The swap was a disappointment, though. There were only tables in a smallish gym, and not even all those were occupied. A few deals were to be
had (I’m still kind of kicking myself for not buying that Johnson Matchbox for $75), but they were few and far between.

There weren’t even that many dealers there. I wanted to buy some FlexWeave antenna wire, for example, but The Wireman wasn’t there, and no one else was selling any. I also wanted to get a DB9 connect to make an Icom CI-V control cable. One guy had the connector, but didn’t have the shell, and no one else there was selling them.

I did attend the CW forum, and that was interesting. Nancy Kott, from Fists and World Radio, WZ8C, had a new code lesson CD. After her talk we all sat around and theorized about how best to learn the code and increase one’s code speed.

I gave Nancy my ARROW business card with the URL for Get On CW . She seemed interested in the idea, but who knows for sure? The response was underwhelming when I proposed it on the Fists mailling list, although I did get a good reaction from my posting on QRZ.Com. I need to promote the website a little bit more.

Not My Best Contest, Either
I got home around 5 pm, had some dinner, and thought I’d give the November Sweepstakes a try. What a mistake! I don’t know exactly why, but I just did not have it on Saturday. My sending was terrible, for one thing.

Then, I pulled out the cable to send with the computer, and for some reason, it did not want to work. When I’d command it to send, the thing would latch up and send continuously. I’d never had this problem before, but I hadn’t tried using it with the IC-746PRO before. I’m going to hook the scope up to it tonight and see if it’s switching properly with just a pullup resistor on it.

Overall, I made just 60 contacts in 3-1/2 hours. Uggghhh.

There’s Nothing New Under the Sun…

I’ve just come into possession of a remarkable treasure–namely the ARROW archives. It’s an amazing and amusing look into ARROW’s past.

For example, the archives contain copies of the newsletter produced from November 1988 throu April l994. At random, I pulled the April 1989 issue from the files.

It’s amazing to me that I chose this particular issue as on page 5 is an article written by Steve Andre, WB8WSF titled, “A Time of Change for the ARROW Two-Meter System.”

At this point, the repeater itself was fairly new, but the controller was the aging piece of hardware. WB8WSF noted,

“The current controller was designed in 1974 by Dana Whitlow K8YUM. When it was designed, it was a state-of-the-art unit…and has been in operation for more than 100,000 hours with few problems…Yet as good as it has been, the newer technologies have made it obsolete. The ICs from which the controller was made are no longer available, which makes maintenance very difficult.”

Steve can correct me if I’m wrong, but shortly afterwards, he replaced the original controller with the SCom unit that controls our repeater today.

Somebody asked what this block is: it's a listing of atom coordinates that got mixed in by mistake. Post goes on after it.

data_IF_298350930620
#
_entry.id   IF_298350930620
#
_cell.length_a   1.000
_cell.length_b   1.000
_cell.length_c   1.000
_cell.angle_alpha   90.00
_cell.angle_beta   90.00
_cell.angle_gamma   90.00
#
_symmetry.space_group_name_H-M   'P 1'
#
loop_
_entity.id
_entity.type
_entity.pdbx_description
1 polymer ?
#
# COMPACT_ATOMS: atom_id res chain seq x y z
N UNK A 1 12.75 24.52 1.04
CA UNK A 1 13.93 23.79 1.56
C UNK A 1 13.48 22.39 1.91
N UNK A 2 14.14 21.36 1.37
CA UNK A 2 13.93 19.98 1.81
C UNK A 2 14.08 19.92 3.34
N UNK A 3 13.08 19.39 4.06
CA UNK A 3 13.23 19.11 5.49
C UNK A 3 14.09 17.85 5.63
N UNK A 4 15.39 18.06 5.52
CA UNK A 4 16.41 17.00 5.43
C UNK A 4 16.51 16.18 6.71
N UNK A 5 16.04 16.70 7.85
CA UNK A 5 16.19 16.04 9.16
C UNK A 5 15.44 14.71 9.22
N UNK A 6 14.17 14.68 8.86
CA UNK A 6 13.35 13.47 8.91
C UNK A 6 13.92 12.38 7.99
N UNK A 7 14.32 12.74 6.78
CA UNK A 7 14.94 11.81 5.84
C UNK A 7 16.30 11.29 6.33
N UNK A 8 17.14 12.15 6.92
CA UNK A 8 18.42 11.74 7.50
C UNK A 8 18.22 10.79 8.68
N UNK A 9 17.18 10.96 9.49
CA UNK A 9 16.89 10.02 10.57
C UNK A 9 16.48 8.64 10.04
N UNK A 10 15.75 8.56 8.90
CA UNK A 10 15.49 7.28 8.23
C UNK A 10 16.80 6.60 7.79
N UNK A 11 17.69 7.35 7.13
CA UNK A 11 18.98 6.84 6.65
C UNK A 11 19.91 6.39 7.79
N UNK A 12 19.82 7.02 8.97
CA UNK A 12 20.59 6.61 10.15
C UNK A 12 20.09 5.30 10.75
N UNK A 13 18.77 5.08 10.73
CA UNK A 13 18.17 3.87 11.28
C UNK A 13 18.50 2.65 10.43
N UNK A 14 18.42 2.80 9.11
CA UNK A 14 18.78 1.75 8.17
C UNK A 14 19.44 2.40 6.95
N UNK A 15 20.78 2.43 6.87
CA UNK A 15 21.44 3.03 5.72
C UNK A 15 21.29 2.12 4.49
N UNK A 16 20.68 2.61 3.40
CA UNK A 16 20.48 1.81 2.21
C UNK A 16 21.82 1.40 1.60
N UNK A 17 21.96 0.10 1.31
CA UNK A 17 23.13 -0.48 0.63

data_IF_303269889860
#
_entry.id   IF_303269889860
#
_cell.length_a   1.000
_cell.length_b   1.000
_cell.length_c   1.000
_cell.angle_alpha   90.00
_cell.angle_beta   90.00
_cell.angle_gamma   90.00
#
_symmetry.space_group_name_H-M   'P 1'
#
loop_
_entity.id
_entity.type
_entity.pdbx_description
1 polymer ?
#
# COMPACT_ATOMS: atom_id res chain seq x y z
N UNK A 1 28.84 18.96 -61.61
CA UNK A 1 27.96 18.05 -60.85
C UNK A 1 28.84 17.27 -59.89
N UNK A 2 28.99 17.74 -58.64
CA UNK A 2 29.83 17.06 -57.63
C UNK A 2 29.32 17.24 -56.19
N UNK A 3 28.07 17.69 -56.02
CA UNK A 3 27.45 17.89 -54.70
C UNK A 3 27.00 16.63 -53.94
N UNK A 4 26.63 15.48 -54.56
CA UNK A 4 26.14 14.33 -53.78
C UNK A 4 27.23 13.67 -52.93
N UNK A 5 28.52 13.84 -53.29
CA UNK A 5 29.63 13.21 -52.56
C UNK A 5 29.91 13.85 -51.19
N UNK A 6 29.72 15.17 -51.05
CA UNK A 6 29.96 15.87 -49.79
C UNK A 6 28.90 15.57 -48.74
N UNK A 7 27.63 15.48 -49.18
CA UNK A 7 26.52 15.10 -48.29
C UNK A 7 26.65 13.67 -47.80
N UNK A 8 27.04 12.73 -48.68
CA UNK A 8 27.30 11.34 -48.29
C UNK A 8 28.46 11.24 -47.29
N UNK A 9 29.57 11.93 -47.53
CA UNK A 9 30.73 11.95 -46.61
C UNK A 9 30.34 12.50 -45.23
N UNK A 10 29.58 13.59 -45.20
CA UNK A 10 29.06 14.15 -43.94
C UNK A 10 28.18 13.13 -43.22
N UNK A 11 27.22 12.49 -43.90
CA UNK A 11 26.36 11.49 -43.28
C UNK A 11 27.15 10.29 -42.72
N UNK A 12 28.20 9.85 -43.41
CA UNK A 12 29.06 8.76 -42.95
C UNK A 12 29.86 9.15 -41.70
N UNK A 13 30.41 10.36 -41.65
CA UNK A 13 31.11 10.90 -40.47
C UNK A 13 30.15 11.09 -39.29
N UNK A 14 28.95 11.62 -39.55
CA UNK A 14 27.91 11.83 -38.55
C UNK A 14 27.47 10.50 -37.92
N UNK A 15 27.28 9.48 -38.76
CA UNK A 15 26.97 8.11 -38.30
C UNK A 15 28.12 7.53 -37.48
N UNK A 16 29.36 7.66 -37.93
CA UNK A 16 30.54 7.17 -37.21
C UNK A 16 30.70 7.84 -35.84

Steve concludes the article by saying, “The ARROW 2m system has been an excellent system rooted in 1970s technology. It is now time to bring it into the 1990s.” Might not something similar be said of our current repeater system?

From the Board Room
There’s another article in this issue which falls into the “the more things change, the more they stay the same” category. The article in question is a column by then president Doug Wilson KA8IGS. In this column, Doug emplores the membership to consider running for the board of directors.

How appropriate as our own elections will soon be upon us. Doug says, “As in all organizations, the ARROW is run by a clique. Fortunately, it’s an easy clique to get into and there is a place for you if you have the time.”

What was true then, is certainly true now. If you would like to get more involved, we will certainly find a place for you. Heck, you can even have my job if you want it! Call me at 734-930-6564 or e-mail me if you want to discuss it. To be honest, there are a few headaches associated with being a board member, but it’s a heck of a lot of fun, too, and always educational.

Time Marches On
Of course some things do change. On page 8, we find a half-page ad from Purchase Radio that lists the lines they carry. These include Mosley Electronics, Heathkit, Hustler, Cushcraft, TenTec, and MFJ.

This issue also has a membership roster. There are many familiar calls, including WB8WSF, W8JNZ, W8OMB, K8PBA, WB4SBE, and even KB6NU (although I wasn’t very active in ARROW way back when). There are many, though, that are not familiar to me, who are no longer club members, or who are now Silent Keys. I counted 120 members total in April 1989; today we’re right around 100.

This is an amazing piece of history, and one that got me thinking about what our successors will have to look at 15 years from now. We no longer publish a printed newsletter, instead relying on our website and e-mail list to keep ourselves in contact with one another.

I think I’m going to have to start taking snapshots of the website and printing them out or storing them on some kind of disk. We do need to leave some kind of record of what we did, so that in 2020 they can marvel about how similar things were way back in 2004.


ARROW President